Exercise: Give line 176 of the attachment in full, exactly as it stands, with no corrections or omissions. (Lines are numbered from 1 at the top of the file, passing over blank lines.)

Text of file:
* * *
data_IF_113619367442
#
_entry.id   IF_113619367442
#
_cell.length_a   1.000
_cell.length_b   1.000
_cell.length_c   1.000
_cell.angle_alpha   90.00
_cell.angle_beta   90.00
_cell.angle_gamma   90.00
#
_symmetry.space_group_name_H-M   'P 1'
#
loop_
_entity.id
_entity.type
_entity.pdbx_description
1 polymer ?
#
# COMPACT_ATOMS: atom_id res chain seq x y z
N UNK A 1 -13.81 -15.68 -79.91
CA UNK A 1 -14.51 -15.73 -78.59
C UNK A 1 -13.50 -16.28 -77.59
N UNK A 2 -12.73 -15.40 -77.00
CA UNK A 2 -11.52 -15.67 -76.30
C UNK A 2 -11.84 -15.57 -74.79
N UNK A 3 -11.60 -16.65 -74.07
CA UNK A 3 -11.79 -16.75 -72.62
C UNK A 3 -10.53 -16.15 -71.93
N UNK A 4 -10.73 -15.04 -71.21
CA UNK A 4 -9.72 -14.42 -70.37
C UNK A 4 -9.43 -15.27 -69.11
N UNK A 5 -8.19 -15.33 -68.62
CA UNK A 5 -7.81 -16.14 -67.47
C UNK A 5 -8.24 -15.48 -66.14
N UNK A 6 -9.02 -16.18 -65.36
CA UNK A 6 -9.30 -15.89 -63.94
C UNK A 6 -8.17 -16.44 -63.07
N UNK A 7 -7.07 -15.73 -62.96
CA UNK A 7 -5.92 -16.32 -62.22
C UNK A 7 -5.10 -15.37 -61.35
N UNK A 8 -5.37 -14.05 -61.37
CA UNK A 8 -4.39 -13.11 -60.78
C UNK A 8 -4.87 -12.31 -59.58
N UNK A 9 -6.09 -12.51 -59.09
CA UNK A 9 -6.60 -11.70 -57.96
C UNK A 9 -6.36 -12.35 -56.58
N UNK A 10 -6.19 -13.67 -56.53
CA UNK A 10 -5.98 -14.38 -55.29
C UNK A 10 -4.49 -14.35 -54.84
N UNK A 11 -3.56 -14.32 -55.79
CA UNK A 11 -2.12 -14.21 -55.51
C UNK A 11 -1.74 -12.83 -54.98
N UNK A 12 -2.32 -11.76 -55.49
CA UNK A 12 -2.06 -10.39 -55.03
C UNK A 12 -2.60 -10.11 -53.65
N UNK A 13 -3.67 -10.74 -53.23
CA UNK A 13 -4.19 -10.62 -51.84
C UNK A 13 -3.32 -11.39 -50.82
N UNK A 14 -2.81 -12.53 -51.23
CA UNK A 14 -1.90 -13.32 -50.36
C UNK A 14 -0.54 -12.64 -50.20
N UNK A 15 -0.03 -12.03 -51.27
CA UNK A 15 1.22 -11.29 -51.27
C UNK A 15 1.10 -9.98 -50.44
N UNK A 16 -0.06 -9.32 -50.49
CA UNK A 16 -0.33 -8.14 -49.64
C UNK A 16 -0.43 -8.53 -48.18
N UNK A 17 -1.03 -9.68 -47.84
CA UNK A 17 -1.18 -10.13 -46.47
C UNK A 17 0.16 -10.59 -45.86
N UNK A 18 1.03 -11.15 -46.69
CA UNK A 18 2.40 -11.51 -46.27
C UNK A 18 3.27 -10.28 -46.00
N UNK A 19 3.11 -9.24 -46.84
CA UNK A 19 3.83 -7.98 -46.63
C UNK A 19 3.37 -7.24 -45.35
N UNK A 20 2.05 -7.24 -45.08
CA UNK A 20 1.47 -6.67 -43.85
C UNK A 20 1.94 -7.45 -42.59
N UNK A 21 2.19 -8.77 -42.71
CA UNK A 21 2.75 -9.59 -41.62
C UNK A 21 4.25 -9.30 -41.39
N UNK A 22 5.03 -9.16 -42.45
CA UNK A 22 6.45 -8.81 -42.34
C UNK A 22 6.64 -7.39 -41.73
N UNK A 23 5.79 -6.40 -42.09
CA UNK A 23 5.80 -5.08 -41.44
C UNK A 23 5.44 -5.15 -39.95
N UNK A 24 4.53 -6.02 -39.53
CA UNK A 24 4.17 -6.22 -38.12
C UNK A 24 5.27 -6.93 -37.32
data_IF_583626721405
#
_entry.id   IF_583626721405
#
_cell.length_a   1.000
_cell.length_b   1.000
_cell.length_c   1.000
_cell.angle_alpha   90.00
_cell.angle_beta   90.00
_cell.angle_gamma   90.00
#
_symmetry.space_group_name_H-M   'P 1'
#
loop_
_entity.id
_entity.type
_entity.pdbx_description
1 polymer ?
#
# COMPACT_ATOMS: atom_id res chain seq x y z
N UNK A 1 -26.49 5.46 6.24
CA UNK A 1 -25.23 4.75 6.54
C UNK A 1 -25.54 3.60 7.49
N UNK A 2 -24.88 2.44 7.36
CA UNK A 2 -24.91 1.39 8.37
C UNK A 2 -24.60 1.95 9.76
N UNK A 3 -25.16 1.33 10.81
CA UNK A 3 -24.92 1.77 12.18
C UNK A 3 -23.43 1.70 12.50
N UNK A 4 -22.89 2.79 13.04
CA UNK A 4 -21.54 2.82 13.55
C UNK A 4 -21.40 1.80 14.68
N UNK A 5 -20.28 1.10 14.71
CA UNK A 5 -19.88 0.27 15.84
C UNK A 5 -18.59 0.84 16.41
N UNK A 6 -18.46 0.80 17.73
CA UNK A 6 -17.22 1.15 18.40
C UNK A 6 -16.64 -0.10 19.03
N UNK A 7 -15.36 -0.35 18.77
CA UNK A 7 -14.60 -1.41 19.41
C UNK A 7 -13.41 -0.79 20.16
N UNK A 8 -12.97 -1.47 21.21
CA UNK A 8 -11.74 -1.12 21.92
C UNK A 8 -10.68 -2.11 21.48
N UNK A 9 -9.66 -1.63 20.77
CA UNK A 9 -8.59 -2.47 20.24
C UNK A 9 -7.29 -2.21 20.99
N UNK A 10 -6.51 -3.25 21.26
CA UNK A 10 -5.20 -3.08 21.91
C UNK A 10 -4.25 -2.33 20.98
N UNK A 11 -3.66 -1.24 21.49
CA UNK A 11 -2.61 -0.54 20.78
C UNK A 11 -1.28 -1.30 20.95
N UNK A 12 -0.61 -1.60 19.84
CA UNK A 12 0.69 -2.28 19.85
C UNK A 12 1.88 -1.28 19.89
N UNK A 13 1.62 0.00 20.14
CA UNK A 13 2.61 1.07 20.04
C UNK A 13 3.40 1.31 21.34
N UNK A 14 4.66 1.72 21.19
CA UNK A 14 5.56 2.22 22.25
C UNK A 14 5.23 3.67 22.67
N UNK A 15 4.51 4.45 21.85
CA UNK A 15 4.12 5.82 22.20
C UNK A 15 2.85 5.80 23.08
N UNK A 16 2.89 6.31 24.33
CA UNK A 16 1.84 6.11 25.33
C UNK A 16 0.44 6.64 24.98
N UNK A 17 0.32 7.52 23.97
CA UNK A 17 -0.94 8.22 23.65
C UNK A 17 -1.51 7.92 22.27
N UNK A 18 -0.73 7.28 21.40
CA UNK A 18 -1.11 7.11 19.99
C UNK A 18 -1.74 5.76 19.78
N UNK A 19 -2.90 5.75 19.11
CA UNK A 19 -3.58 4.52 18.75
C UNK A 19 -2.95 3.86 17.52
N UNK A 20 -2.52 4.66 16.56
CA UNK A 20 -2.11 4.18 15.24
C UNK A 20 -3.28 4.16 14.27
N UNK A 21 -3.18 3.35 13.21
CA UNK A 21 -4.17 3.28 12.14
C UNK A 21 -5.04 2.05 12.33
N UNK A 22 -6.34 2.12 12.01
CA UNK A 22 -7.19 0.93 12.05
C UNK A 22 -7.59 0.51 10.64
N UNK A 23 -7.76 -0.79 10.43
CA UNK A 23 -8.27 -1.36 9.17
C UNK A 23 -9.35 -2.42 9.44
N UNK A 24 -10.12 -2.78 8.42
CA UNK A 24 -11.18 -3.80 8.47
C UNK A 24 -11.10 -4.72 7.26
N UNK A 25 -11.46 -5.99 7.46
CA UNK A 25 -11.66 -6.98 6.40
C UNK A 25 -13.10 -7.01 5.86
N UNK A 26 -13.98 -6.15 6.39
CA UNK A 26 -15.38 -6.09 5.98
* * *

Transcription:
N UNK A 22 -6.34 2.12 12.01